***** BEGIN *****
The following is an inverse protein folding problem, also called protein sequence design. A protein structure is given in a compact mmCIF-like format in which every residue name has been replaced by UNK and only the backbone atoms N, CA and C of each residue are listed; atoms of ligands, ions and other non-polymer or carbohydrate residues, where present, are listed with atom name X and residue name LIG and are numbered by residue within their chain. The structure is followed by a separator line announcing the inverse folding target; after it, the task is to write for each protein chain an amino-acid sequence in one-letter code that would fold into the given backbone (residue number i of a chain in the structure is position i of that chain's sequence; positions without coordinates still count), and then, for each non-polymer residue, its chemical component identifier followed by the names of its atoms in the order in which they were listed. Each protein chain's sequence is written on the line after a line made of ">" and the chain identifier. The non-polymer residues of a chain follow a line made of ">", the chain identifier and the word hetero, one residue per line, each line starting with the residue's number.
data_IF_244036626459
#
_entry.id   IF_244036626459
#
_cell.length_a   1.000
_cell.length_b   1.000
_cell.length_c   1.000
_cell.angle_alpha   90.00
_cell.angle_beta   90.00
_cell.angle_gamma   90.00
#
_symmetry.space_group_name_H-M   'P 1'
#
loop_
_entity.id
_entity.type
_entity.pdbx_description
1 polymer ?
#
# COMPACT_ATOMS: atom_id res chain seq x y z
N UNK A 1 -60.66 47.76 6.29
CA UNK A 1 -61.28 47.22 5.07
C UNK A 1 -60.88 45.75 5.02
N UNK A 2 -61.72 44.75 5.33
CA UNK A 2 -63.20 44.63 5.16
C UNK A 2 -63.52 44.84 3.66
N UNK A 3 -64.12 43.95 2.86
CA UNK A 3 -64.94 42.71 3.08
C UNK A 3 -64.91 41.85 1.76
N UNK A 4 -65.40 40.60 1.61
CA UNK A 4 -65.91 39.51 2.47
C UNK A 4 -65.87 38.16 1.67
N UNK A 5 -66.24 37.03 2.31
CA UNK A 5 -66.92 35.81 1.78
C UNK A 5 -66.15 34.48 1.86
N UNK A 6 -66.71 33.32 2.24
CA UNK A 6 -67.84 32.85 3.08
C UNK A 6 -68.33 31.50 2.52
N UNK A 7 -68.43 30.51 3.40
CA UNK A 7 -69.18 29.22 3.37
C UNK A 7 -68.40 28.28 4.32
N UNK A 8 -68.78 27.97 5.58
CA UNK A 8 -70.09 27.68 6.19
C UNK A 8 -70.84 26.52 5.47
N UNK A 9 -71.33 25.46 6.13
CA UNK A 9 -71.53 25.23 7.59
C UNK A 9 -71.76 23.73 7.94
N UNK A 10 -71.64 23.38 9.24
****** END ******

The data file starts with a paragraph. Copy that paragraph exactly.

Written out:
The following is an inverse protein folding problem, also called protein sequence design. A protein structure is given in a compact mmCIF-like format in which every residue name has been replaced by UNK and only the backbone atoms N, CA and C of each residue are listed; atoms of ligands, ions and other non-polymer or carbohydrate residues, where present, are listed with atom name X and residue name LIG and are numbered by residue within their chain. The structure is followed by a separator line announcing the inverse folding target; after it, the task is to write for each protein chain an amino-acid sequence in one-letter code that would fold into the given backbone (residue number i of a chain in the structure is position i of that chain's sequence; positions without coordinates still count), and then, for each non-polymer residue, its chemical component identifier followed by the names of its atoms in the order in which they were listed. Each protein chain's sequence is written on the line after a line made of ">" and the chain identifier. The non-polymer residues of a chain follow a line made of ">", the chain identifier and the word hetero, one residue per line, each line starting with the residue's number.